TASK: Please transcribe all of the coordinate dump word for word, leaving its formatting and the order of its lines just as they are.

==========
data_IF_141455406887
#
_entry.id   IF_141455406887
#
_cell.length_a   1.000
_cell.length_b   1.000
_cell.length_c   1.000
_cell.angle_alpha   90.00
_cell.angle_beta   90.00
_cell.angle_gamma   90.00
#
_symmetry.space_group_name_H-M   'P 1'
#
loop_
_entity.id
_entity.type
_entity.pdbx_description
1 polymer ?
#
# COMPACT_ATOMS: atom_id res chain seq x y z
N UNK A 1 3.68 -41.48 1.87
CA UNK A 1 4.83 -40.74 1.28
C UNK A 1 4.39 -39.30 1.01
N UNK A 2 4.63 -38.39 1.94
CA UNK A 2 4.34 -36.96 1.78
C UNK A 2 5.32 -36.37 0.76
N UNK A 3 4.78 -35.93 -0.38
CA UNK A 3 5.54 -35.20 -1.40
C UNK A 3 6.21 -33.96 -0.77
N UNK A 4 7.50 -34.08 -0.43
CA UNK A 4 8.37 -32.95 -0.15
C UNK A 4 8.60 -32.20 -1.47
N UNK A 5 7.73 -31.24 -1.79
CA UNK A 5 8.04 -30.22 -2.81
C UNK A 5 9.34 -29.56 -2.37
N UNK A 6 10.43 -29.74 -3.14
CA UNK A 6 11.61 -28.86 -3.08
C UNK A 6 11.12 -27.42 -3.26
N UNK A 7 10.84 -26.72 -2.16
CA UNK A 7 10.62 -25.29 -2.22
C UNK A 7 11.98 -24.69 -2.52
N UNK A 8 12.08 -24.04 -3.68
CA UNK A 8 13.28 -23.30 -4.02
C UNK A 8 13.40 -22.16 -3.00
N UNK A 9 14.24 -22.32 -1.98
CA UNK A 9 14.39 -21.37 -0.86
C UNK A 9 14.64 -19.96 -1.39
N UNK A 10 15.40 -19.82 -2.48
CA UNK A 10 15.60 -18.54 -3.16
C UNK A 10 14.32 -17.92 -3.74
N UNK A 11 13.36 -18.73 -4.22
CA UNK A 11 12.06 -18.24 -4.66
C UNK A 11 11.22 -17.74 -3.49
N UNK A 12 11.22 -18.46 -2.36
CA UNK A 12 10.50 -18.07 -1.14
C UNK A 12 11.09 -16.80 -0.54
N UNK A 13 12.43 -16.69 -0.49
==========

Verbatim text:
data_IF_141455406887
#
_entry.id   IF_141455406887
#
_cell.length_a   1.000
_cell.length_b   1.000
_cell.length_c   1.000
_cell.angle_alpha   90.00
_cell.angle_beta   90.00
_cell.angle_gamma   90.00
#
_symmetry.space_group_name_H-M   'P 1'
#
loop_
_entity.id
_entity.type
_entity.pdbx_description
1 polymer ?
#
# COMPACT_ATOMS: atom_id res chain seq x y z
N UNK A 1 3.68 -41.48 1.87
CA UNK A 1 4.83 -40.74 1.28
C UNK A 1 4.39 -39.30 1.01
N UNK A 2 4.63 -38.39 1.94
CA UNK A 2 4.34 -36.96 1.78
C UNK A 2 5.32 -36.37 0.76
N UNK A 3 4.78 -35.93 -0.38
CA UNK A 3 5.54 -35.20 -1.40
C UNK A 3 6.21 -33.96 -0.77
N UNK A 4 7.50 -34.08 -0.43
CA UNK A 4 8.37 -32.95 -0.15
C UNK A 4 8.60 -32.20 -1.47
N UNK A 5 7.73 -31.24 -1.79
CA UNK A 5 8.04 -30.22 -2.81
C UNK A 5 9.34 -29.56 -2.37
N UNK A 6 10.43 -29.74 -3.14
CA UNK A 6 11.61 -28.86 -3.08
C UNK A 6 11.12 -27.42 -3.26
N UNK A 7 10.84 -26.72 -2.16
CA UNK A 7 10.62 -25.29 -2.22
C UNK A 7 11.98 -24.69 -2.52
N UNK A 8 12.08 -24.04 -3.68
CA UNK A 8 13.28 -23.30 -4.02
C UNK A 8 13.40 -22.16 -3.00
N UNK A 9 14.24 -22.32 -1.98
CA UNK A 9 14.39 -21.37 -0.86
C UNK A 9 14.64 -19.96 -1.39
N UNK A 10 15.40 -19.82 -2.48
CA UNK A 10 15.60 -18.54 -3.16
C UNK A 10 14.32 -17.92 -3.74
N UNK A 11 13.36 -18.73 -4.22
CA UNK A 11 12.06 -18.24 -4.66
C UNK A 11 11.22 -17.74 -3.49
N UNK A 12 11.22 -18.46 -2.36
CA UNK A 12 10.50 -18.07 -1.14
C UNK A 12 11.09 -16.80 -0.54
N UNK A 13 12.43 -16.69 -0.49